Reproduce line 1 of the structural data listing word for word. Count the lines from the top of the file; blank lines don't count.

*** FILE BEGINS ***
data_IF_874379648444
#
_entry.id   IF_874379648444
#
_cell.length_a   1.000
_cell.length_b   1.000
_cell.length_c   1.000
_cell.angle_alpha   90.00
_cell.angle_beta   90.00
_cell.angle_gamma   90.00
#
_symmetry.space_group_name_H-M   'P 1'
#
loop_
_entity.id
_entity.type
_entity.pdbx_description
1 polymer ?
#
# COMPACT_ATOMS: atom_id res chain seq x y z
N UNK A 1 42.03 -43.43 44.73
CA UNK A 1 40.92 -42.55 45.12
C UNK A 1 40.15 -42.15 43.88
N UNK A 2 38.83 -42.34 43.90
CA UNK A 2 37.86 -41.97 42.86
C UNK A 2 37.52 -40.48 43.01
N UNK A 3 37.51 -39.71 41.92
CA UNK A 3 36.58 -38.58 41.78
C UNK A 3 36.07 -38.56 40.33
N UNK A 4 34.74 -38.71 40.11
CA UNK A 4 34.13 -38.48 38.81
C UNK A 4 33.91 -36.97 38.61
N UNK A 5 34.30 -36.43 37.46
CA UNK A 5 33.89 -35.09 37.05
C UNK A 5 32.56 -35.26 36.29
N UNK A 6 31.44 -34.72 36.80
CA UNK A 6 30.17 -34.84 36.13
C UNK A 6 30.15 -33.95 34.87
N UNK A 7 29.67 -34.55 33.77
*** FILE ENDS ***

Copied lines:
data_IF_874379648444